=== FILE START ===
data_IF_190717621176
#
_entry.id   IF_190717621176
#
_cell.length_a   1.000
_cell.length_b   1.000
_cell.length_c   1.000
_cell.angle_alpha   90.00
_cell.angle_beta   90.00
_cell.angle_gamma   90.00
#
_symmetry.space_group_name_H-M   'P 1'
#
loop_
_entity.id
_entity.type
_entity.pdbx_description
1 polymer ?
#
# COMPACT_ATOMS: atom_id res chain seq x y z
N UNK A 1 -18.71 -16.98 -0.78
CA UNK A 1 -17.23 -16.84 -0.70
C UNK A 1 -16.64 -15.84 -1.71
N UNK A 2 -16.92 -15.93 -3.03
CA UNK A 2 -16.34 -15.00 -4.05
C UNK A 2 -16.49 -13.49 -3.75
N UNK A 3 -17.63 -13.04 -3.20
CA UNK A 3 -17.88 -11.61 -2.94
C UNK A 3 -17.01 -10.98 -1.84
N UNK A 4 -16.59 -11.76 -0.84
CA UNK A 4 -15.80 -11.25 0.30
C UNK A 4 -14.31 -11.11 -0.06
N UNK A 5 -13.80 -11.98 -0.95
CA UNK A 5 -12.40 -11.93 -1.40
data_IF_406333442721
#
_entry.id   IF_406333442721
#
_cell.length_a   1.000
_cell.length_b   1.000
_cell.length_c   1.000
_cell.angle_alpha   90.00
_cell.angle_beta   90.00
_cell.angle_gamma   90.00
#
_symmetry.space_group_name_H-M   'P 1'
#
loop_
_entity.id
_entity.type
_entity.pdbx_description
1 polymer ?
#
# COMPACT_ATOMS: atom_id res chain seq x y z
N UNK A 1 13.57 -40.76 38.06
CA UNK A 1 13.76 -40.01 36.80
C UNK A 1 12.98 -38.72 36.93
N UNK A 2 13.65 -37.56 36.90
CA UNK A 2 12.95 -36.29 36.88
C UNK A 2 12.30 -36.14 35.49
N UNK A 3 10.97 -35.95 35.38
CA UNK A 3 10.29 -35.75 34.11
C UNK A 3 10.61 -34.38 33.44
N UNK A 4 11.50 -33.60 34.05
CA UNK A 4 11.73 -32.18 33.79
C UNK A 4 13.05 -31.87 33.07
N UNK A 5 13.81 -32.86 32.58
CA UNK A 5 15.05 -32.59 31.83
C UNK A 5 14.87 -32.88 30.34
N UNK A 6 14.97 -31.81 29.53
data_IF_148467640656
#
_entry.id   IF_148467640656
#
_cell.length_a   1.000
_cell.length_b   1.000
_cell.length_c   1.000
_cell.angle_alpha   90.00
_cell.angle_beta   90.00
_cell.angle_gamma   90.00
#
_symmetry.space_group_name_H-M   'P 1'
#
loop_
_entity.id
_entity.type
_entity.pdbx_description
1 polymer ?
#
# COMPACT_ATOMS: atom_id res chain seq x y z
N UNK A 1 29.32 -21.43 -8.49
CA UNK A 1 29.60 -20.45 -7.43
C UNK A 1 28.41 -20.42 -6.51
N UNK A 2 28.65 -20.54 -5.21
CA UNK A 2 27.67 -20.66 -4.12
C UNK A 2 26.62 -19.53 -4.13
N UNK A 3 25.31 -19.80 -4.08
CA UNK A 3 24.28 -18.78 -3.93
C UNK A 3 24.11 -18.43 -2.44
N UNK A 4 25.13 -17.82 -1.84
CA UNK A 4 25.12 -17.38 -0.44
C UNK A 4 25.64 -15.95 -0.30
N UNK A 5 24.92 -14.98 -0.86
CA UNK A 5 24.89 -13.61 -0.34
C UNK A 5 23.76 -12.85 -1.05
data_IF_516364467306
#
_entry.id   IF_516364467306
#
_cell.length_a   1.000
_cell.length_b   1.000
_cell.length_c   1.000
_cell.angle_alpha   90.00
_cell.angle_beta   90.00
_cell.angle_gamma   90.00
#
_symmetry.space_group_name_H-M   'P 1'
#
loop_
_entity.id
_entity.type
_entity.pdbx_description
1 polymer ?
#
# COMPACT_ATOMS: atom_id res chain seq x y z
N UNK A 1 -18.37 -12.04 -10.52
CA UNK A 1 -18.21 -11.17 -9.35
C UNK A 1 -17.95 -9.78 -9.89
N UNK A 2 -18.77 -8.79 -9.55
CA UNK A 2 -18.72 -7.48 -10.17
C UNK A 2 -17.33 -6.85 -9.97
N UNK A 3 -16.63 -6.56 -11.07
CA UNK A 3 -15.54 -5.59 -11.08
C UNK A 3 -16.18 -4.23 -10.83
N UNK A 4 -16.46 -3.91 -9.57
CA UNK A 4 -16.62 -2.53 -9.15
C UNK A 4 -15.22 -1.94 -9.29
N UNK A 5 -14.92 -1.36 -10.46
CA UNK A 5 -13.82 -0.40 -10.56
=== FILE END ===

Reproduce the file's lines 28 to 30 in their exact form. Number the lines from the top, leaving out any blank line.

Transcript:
CA UNK A 3 -17.88 -11.61 -2.94
C UNK A 3 -17.01 -10.98 -1.84
N UNK A 4 -16.59 -11.76 -0.84